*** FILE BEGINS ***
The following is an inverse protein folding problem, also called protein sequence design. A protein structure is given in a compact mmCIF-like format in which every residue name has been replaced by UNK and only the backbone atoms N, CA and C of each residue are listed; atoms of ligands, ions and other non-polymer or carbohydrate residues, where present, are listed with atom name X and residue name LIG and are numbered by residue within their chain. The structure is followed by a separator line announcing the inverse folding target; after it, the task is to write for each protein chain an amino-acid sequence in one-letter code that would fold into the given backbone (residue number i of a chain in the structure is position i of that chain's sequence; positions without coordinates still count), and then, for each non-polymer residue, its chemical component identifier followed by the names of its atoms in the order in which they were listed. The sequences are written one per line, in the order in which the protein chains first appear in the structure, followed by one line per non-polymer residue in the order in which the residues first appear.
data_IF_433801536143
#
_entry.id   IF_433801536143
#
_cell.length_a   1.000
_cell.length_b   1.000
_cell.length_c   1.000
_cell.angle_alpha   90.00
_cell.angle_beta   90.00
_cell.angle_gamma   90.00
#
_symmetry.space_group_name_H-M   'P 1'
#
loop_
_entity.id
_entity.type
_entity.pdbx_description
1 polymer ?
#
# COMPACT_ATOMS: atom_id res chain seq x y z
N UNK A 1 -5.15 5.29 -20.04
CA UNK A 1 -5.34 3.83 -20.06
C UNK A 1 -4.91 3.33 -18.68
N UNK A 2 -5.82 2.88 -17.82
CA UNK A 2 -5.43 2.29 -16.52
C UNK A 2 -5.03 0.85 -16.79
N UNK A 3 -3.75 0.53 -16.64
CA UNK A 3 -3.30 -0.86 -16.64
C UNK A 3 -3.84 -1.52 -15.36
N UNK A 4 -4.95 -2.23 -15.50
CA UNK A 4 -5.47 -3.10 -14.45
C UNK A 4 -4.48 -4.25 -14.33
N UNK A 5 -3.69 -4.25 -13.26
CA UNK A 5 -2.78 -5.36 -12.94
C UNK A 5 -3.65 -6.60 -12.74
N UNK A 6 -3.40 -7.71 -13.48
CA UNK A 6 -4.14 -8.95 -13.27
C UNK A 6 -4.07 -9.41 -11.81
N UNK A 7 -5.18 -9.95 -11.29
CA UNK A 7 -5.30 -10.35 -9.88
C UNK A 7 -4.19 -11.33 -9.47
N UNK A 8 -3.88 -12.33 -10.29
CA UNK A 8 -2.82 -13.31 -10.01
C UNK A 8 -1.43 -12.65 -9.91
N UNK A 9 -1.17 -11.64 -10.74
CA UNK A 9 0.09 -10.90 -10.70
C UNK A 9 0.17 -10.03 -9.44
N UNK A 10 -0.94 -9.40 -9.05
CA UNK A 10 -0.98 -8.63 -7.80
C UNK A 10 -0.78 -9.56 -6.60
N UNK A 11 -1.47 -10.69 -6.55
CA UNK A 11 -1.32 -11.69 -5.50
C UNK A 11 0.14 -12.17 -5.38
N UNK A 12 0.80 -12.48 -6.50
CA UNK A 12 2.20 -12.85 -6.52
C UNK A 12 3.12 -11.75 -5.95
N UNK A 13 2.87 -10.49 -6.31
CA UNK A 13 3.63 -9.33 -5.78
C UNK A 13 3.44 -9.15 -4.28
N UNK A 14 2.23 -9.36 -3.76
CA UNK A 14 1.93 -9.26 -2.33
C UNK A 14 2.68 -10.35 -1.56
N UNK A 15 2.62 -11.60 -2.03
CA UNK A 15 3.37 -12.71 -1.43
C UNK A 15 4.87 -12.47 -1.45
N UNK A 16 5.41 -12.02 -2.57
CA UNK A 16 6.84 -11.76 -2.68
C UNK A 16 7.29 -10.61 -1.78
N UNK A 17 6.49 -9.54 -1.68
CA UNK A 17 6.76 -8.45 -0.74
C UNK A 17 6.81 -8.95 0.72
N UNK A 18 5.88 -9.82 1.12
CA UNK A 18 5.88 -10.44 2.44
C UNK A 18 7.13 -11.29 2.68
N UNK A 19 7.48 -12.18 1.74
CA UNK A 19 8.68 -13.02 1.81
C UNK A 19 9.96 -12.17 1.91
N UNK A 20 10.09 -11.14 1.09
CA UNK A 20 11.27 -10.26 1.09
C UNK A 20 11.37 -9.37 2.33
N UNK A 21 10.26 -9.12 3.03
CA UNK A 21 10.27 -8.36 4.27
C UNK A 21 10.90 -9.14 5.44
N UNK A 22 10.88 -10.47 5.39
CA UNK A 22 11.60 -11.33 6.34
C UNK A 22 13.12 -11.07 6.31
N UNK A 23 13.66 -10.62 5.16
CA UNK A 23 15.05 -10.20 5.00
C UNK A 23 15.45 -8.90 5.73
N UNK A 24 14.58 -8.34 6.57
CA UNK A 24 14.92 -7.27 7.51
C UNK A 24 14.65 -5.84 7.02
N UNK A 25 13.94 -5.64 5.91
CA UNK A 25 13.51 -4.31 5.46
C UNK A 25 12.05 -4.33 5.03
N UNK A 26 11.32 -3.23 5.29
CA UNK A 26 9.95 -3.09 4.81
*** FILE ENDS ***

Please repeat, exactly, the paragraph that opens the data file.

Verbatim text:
The following is an inverse protein folding problem, also called protein sequence design. A protein structure is given in a compact mmCIF-like format in which every residue name has been replaced by UNK and only the backbone atoms N, CA and C of each residue are listed; atoms of ligands, ions and other non-polymer or carbohydrate residues, where present, are listed with atom name X and residue name LIG and are numbered by residue within their chain. The structure is followed by a separator line announcing the inverse folding target; after it, the task is to write for each protein chain an amino-acid sequence in one-letter code that would fold into the given backbone (residue number i of a chain in the structure is position i of that chain's sequence; positions without coordinates still count), and then, for each non-polymer residue, its chemical component identifier followed by the names of its atoms in the order in which they were listed. The sequences are written one per line, in the order in which the protein chains first appear in the structure, followed by one line per non-polymer residue in the order in which the residues first appear.